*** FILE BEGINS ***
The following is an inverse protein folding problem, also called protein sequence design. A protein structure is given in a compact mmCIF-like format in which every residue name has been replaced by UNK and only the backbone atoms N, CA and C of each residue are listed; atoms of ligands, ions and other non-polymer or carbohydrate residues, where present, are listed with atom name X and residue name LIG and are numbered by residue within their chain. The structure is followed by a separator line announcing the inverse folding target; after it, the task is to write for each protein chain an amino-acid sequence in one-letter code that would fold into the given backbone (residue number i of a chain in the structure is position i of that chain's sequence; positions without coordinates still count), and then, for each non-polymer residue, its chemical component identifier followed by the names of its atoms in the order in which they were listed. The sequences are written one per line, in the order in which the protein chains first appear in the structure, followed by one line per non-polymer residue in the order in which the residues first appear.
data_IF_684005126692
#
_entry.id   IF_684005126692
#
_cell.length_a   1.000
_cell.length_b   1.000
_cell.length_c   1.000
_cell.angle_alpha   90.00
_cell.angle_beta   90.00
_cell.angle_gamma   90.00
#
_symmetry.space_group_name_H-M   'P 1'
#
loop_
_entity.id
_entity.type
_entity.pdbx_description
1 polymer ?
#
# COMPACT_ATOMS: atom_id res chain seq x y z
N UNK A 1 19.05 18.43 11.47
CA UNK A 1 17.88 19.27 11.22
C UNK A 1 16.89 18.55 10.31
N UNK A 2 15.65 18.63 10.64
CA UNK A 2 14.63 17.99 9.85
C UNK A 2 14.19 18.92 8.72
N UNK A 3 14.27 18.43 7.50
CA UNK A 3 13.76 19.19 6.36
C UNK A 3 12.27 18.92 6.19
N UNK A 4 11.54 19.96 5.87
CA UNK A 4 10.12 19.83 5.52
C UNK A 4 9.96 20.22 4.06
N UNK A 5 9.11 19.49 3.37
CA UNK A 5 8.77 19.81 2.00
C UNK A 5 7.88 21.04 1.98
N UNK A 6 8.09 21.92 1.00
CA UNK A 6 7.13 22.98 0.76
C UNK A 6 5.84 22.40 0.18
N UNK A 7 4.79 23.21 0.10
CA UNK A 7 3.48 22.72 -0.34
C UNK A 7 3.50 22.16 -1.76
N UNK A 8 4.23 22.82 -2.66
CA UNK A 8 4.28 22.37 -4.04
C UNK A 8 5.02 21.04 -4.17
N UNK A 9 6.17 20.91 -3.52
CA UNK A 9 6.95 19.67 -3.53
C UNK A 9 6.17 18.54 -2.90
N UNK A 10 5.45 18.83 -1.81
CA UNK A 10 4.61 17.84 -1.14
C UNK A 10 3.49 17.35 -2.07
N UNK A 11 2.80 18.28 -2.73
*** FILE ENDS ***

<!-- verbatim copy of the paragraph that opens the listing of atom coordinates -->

The following is an inverse protein folding problem, also called protein sequence design. A protein structure is given in a compact mmCIF-like format in which every residue name has been replaced by UNK and only the backbone atoms N, CA and C of each residue are listed; atoms of ligands, ions and other non-polymer or carbohydrate residues, where present, are listed with atom name X and residue name LIG and are numbered by residue within their chain. The structure is followed by a separator line announcing the inverse folding target; after it, the task is to write for each protein chain an amino-acid sequence in one-letter code that would fold into the given backbone (residue number i of a chain in the structure is position i of that chain's sequence; positions without coordinates still count), and then, for each non-polymer residue, its chemical component identifier followed by the names of its atoms in the order in which they were listed. The sequences are written one per line, in the order in which the protein chains first appear in the structure, followed by one line per non-polymer residue in the order in which the residues first appear.